It's easy to fume at corporations, banks and tycoons that seem to pocket ever more money at our expense. But heading into an election year, a few 1 percenters are contemplating giving a little bit back.
Billionaire Nicolas Berggruen and his Think Long organization in Beverly Hills rolled out a plan last week to right California by, in part, raising taxes by $10 billion. San Francisco investor Thomas Steyer is proposing to end a $1 billion business tax break and use the money to put people to work on energy and conservation projects.
Now, Molly Munger, a wealthy Los Angeles civil rights attorney and co-founder of the nonprofit Advancement Project, is stepping up with a measure that would raise income taxes by $10 billion a year for the direct benefit of public schools.
When Munger attended John Muir High School in Pasadena, California ranked fifth in per pupil spending. As parents of public school kids know, class sizes are up, electives are disappearing, and construction paper and pencils pass for art supplies.
"It is hard to be a Californian today and not feel shame and sadness that we live in the state where the schools are funded at 46th in the nation," Munger told me. Others place the state at 42nd. Any way you slice it, the ranking is not good.
Those of us who have spent decades writing about the wacky world of direct democracy know there's danger in writing about initiative concepts when they haven't qualified. Most go sideways, which is good because most are bad ideas. But Munger has a concept worth knowing about, and she has the money and connections to wage a $20 million-plus campaign.
Munger is the daughter of investor Charles Munger, Warren Buffett's partner at Berkshire Hathaway. A brother, Charles Munger Jr., financed initiatives that stripped California legislators of their power to draw their district boundaries. If it survives challenges by the Republican Party, the redistricting measure could in time help create a less dysfunctional Legislature.
I met Molly Munger in about 1980 when I covered the federal courts in Los Angeles and she was an assistant U.S. attorney. After spending five years prosecuting crooks, she went into corporate law, landing in the high-rise Los Angeles office of an international law firm.
Then came the Rodney King beating and 1992 riot.
"Outside my window, I could see vast stretches of Los Angeles that had been on fire. It was a wake-up call," Munger told me.
She quit high-dollar corporate law and became a staff attorney at the NAACP Legal Defense and Educational Fund. In 1999, she and four friends, including civil rights lawyer Connie Rice, created the nonprofit Advancement Project.
The organization, whose board includes entertainer and civil rights activist Harry Belafonte, has focused on voting rights, education funding and equality issues. In Sacramento, Advancement Project has lobbied for bills to combat bullying in schools, help foster children and grant high-achieving children of illegal immigrants eligibility for college aid, the DREAM Act.
California will spend about $50 billion on public schools this year. That's down from the $61 billion four years earlier. Munger, who intends to submit her initiative to the attorney general for initial review this week, proposes to generate another $10 billion a year.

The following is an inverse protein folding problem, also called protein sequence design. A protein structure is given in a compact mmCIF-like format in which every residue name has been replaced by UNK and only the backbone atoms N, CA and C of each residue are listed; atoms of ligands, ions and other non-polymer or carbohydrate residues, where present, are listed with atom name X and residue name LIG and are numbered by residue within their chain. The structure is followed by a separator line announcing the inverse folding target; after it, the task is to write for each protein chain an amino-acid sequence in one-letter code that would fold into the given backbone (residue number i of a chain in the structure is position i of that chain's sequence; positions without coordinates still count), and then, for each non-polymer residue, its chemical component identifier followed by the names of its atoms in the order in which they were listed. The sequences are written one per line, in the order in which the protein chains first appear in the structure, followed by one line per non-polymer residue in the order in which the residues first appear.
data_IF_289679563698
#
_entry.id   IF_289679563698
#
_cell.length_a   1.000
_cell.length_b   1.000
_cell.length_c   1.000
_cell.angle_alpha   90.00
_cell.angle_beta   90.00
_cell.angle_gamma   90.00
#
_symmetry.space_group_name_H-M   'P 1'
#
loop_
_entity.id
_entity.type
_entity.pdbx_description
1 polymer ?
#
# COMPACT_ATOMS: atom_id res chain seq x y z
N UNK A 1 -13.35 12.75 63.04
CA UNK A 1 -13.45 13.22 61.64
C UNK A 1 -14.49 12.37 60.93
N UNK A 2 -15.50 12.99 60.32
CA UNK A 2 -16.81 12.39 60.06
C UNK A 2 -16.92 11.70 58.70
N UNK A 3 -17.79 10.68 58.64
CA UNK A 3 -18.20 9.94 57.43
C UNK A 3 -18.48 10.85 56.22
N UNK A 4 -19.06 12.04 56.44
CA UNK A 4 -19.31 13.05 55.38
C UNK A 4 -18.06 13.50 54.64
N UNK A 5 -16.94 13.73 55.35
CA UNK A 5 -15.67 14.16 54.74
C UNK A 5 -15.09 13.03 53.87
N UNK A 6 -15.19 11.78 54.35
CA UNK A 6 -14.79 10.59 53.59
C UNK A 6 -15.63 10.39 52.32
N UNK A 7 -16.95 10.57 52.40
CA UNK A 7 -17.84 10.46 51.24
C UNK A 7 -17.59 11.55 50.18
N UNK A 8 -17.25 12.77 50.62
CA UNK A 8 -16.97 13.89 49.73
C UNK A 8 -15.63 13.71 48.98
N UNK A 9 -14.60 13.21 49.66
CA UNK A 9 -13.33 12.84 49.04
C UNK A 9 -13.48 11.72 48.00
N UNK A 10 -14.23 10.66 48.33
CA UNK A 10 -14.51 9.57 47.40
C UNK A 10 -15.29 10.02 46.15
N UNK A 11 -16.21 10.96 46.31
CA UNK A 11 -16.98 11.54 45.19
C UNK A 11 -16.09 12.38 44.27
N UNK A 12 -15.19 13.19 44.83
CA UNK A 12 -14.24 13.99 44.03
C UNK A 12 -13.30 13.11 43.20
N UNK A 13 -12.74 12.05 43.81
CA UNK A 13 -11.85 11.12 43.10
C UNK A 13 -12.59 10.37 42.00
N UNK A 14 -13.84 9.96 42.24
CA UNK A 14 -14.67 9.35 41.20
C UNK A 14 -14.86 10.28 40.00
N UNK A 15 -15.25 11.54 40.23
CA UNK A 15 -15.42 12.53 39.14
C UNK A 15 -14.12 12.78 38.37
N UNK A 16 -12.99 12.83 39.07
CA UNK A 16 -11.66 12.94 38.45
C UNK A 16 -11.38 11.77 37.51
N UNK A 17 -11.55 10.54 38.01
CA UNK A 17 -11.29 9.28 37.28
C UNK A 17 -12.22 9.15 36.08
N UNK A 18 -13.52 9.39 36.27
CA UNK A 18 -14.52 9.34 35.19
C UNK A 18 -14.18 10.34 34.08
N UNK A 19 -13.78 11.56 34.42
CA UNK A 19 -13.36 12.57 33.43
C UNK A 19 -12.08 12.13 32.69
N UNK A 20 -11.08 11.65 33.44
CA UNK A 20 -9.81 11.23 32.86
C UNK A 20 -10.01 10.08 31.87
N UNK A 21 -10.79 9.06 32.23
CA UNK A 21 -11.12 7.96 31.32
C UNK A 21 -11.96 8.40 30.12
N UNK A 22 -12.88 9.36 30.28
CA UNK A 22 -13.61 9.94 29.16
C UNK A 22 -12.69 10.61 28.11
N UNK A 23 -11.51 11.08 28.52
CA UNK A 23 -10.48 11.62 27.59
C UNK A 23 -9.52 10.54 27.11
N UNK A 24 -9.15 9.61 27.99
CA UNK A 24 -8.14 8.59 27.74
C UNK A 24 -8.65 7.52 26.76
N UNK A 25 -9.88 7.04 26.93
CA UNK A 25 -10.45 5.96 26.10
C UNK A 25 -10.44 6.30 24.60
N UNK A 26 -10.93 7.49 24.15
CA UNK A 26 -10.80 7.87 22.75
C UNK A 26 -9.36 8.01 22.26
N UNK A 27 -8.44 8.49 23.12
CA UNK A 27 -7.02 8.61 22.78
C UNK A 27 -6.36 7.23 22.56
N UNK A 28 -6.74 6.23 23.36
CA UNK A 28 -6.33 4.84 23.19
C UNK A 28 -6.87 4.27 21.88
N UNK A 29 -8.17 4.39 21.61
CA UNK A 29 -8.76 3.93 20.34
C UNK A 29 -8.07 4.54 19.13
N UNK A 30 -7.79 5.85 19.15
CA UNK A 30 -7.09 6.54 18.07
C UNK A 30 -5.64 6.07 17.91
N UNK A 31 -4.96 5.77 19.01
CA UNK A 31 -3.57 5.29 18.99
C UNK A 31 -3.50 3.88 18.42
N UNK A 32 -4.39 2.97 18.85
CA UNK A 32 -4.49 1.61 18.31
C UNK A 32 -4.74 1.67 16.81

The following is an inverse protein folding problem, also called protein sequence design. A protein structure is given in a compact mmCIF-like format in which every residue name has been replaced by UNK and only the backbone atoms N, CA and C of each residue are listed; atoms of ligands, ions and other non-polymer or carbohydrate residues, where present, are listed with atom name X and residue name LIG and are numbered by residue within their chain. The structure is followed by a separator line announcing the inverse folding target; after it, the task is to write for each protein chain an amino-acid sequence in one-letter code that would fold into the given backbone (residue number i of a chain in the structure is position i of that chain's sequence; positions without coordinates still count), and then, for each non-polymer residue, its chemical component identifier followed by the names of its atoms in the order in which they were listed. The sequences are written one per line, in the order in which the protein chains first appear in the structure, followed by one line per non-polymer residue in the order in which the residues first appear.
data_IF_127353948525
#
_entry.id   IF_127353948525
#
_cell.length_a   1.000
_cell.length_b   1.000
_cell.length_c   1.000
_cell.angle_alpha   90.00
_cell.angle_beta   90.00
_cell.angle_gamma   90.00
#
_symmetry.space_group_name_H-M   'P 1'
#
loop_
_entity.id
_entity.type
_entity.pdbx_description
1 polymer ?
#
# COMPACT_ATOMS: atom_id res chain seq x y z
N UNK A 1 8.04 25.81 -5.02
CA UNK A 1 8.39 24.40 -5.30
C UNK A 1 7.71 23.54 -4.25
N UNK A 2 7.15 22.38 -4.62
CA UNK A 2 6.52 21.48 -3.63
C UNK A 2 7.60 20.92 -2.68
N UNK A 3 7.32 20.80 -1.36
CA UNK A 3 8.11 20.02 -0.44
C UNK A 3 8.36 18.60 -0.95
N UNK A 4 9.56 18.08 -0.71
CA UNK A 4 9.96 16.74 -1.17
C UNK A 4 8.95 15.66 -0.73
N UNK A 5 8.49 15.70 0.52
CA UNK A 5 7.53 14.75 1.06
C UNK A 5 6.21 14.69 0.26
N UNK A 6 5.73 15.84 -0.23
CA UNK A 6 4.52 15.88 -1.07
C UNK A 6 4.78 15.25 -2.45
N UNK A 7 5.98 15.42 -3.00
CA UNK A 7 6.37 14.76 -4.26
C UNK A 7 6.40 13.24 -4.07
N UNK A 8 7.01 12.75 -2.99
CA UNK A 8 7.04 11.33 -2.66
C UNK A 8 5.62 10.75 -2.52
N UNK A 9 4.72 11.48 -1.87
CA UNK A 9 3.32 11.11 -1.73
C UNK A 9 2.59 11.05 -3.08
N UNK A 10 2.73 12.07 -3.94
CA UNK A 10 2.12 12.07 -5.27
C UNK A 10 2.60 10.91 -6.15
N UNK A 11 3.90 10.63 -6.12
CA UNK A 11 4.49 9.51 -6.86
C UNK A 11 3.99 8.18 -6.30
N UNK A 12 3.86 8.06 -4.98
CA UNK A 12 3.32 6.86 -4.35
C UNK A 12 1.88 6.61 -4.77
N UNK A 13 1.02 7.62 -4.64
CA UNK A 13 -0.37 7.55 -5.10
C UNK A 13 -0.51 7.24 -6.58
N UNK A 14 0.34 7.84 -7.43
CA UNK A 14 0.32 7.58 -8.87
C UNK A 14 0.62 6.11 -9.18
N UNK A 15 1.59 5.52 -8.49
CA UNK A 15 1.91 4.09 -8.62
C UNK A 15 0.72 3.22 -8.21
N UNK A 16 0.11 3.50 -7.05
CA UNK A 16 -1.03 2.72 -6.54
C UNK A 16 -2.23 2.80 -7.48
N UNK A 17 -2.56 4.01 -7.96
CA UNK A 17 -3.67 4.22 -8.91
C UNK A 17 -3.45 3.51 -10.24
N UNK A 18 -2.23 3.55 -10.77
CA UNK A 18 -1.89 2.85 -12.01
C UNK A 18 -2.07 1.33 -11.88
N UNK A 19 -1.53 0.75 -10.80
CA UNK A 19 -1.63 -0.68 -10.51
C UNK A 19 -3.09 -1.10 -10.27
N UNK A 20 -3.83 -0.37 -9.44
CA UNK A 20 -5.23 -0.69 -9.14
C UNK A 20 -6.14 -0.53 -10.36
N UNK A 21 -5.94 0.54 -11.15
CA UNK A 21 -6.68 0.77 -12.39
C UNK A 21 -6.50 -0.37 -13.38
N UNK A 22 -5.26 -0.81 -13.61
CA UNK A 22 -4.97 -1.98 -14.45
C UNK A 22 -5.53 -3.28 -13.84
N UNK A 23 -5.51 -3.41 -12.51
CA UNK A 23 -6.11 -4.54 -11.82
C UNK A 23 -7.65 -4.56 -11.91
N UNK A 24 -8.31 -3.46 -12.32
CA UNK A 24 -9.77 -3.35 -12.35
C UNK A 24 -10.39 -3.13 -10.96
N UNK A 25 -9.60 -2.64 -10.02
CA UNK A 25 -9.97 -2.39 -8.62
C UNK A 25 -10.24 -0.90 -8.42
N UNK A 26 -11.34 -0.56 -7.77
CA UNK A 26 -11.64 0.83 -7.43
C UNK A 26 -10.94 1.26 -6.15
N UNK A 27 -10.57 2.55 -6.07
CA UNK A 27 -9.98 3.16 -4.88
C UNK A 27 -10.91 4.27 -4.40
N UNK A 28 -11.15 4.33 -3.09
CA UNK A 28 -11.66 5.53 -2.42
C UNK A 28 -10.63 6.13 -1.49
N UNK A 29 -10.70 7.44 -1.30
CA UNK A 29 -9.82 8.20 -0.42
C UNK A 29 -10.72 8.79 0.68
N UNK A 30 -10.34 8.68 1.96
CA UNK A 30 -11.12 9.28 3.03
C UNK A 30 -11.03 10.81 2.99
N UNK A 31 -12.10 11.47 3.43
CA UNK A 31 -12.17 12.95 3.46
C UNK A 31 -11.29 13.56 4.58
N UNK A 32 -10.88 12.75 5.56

Fifteen percent would go to preschools. The rest would go to public schools, including charter schools.
Anti-tax advocates will gag on a $10 billion income state tax hike. It would be a 20 percent increase on the $50 billion raised now in personal income taxes.
Munger and her consultants are still tweaking the numbers. But given California's progressive tax structure, couples whose yearly taxable income exceeds $5 million would have the largest increases. Their marginal tax rate would rise by 2.2 percent to 12.5 percent. People in the rarified world who make, say, $10 million pay an average state income tax bill of $1 million. A 20 percent hike would push that sum to $1.2 million.
People at the lower end would pay more, too, though the increase would be a smaller proportion of their income. A couple with taxable income of $85,000 pays about $3,200 now. Their tax bill could go up by $550, less than 20 percent.
Tax hikes are never easy sells. Reviews on Berggruen's proposal are mixed at best. He proposes to raise money for the state. Voters are more likely to favor tax hikes if the money will be spent locally. Munger is counting on this.
Her initiative would require that money be transferred directly to schools, bypassing state politicians and the maw that is the general fund.
Local school officials would be required to ask parents how best to spend the money. Most of the money – 70 percent – would be spread among all public schools, no matter whether they are in Davis, Beverly Hills or East Oakland. The money could not be used for teacher raises but could be used to hire teachers.
Schools would receive another $180 per student for material, technology and teacher training. Schools that serve low-income families, so-called Title I schools, would receive an additional $670 per student.
In the next few days, Gov. Jerry Brown will offer his own tax plan. No doubt, he will try to muscle the wealthy initiative promoters aside, knowing that if they all put their tax hikes on the ballot, the electorate will be more likely to reject them all.
The budget is in the red, again, requiring billions in automatic cuts. Brown and the Legislature could lop off a week from the school year. Many rich people will shrug. It won't affect them. But a few philanthropists who have benefited from living in California have decided to try to help. That's not a bad thing.